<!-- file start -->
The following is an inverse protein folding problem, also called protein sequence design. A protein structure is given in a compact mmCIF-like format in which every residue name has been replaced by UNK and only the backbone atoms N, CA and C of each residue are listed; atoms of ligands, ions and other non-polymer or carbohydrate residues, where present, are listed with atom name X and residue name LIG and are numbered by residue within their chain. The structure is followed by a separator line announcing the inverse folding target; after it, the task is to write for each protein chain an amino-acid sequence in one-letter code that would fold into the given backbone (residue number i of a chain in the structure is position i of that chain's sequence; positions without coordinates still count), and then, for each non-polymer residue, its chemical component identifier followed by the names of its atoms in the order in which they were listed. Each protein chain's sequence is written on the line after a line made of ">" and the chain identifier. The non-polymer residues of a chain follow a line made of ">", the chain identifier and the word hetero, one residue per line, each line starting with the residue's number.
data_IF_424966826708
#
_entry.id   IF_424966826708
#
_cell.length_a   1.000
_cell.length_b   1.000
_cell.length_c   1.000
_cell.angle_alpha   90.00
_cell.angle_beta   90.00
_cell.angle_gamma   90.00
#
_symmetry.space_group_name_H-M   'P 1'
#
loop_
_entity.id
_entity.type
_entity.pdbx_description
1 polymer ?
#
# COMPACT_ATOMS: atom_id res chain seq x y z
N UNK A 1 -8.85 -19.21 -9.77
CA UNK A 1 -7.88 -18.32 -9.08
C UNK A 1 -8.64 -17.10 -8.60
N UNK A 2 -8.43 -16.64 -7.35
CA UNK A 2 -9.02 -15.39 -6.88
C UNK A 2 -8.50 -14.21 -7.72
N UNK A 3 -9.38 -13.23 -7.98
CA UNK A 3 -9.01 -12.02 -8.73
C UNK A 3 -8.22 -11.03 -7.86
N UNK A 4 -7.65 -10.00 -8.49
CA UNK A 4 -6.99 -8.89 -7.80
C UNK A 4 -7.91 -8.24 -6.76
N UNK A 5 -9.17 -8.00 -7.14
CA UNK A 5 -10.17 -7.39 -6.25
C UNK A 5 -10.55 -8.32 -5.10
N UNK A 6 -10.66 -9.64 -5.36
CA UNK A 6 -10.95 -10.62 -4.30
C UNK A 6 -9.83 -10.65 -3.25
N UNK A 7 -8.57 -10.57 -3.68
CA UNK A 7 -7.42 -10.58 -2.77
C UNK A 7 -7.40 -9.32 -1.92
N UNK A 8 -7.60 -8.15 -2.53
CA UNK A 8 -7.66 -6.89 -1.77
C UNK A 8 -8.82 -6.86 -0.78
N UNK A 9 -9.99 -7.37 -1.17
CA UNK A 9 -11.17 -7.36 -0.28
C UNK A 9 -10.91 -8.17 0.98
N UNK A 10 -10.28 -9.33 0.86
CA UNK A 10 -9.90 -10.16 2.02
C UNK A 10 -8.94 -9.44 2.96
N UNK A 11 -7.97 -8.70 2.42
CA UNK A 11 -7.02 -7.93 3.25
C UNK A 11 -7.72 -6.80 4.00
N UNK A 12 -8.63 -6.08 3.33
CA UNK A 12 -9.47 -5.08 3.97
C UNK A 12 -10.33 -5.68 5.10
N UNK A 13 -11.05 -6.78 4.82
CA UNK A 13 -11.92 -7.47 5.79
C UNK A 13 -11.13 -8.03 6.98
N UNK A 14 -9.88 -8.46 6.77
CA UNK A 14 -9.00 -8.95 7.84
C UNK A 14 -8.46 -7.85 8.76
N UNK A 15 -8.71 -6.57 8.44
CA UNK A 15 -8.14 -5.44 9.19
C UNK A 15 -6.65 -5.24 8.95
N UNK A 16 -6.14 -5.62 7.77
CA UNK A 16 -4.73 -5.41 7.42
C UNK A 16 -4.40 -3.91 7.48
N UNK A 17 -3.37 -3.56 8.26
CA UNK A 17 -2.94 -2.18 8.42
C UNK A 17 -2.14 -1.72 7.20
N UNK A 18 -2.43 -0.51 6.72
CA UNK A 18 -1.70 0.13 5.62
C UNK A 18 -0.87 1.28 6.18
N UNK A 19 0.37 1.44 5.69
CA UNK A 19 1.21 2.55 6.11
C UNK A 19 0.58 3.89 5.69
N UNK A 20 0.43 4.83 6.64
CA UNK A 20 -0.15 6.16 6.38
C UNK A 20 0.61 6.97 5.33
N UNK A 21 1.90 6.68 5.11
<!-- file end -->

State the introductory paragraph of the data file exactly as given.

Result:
The following is an inverse protein folding problem, also called protein sequence design. A protein structure is given in a compact mmCIF-like format in which every residue name has been replaced by UNK and only the backbone atoms N, CA and C of each residue are listed; atoms of ligands, ions and other non-polymer or carbohydrate residues, where present, are listed with atom name X and residue name LIG and are numbered by residue within their chain. The structure is followed by a separator line announcing the inverse folding target; after it, the task is to write for each protein chain an amino-acid sequence in one-letter code that would fold into the given backbone (residue number i of a chain in the structure is position i of that chain's sequence; positions without coordinates still count), and then, for each non-polymer residue, its chemical component identifier followed by the names of its atoms in the order in which they were listed. Each protein chain's sequence is written on the line after a line made of ">" and the chain identifier. The non-polymer residues of a chain follow a line made of ">", the chain identifier and the word hetero, one residue per line, each line starting with the residue's number.